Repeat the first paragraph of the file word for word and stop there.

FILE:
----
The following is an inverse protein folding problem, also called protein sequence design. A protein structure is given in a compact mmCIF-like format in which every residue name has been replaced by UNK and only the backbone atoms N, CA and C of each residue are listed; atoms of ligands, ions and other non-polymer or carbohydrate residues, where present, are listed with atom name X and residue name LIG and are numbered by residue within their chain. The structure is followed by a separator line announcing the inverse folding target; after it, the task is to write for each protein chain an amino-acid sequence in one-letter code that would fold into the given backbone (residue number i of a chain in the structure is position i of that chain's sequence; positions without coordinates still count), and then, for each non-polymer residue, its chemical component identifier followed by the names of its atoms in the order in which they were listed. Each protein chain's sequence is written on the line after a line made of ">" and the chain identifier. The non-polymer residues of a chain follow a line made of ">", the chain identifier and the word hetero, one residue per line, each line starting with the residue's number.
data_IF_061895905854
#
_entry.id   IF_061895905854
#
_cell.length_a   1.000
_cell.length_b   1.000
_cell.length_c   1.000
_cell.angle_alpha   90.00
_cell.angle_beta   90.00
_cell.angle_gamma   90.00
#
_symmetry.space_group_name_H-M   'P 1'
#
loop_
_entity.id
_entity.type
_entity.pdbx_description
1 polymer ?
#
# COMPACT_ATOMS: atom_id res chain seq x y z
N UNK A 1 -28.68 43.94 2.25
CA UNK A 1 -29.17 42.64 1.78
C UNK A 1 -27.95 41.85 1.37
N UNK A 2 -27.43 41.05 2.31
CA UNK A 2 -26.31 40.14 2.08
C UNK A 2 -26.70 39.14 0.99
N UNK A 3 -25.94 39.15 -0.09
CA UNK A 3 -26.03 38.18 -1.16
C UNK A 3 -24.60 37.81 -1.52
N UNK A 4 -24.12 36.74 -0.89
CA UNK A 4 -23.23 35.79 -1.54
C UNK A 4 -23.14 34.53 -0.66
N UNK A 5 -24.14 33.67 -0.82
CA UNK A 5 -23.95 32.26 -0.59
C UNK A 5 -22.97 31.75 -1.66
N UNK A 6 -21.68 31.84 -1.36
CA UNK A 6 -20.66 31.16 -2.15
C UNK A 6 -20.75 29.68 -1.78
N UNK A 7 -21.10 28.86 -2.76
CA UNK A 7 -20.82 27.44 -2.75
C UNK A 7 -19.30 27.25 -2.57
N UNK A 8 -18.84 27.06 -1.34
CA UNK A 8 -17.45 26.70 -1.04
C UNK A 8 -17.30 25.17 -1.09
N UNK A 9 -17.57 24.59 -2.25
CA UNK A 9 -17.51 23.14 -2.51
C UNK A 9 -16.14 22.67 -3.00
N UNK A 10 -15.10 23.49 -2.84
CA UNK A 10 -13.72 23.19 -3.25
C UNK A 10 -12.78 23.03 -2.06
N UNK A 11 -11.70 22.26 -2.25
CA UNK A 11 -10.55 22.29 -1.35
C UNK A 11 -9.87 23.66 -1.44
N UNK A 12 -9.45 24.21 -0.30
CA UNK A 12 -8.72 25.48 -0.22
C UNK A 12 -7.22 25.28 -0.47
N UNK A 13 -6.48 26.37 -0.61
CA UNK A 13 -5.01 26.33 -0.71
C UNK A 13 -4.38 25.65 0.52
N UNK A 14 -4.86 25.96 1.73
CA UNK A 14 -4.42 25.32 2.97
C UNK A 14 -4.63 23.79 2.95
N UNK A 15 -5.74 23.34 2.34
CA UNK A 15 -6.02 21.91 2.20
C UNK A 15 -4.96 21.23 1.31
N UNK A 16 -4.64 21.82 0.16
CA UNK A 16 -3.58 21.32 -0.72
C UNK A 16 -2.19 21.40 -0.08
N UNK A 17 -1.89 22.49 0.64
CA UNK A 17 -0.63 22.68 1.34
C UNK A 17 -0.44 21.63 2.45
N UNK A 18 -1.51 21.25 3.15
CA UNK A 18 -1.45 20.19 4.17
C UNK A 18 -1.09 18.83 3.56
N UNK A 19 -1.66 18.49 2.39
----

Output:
The following is an inverse protein folding problem, also called protein sequence design. A protein structure is given in a compact mmCIF-like format in which every residue name has been replaced by UNK and only the backbone atoms N, CA and C of each residue are listed; atoms of ligands, ions and other non-polymer or carbohydrate residues, where present, are listed with atom name X and residue name LIG and are numbered by residue within their chain. The structure is followed by a separator line announcing the inverse folding target; after it, the task is to write for each protein chain an amino-acid sequence in one-letter code that would fold into the given backbone (residue number i of a chain in the structure is position i of that chain's sequence; positions without coordinates still count), and then, for each non-polymer residue, its chemical component identifier followed by the names of its atoms in the order in which they were listed. Each protein chain's sequence is written on the line after a line made of ">" and the chain identifier. The non-polymer residues of a chain follow a line made of ">", the chain identifier and the word hetero, one residue per line, each line starting with the residue's number.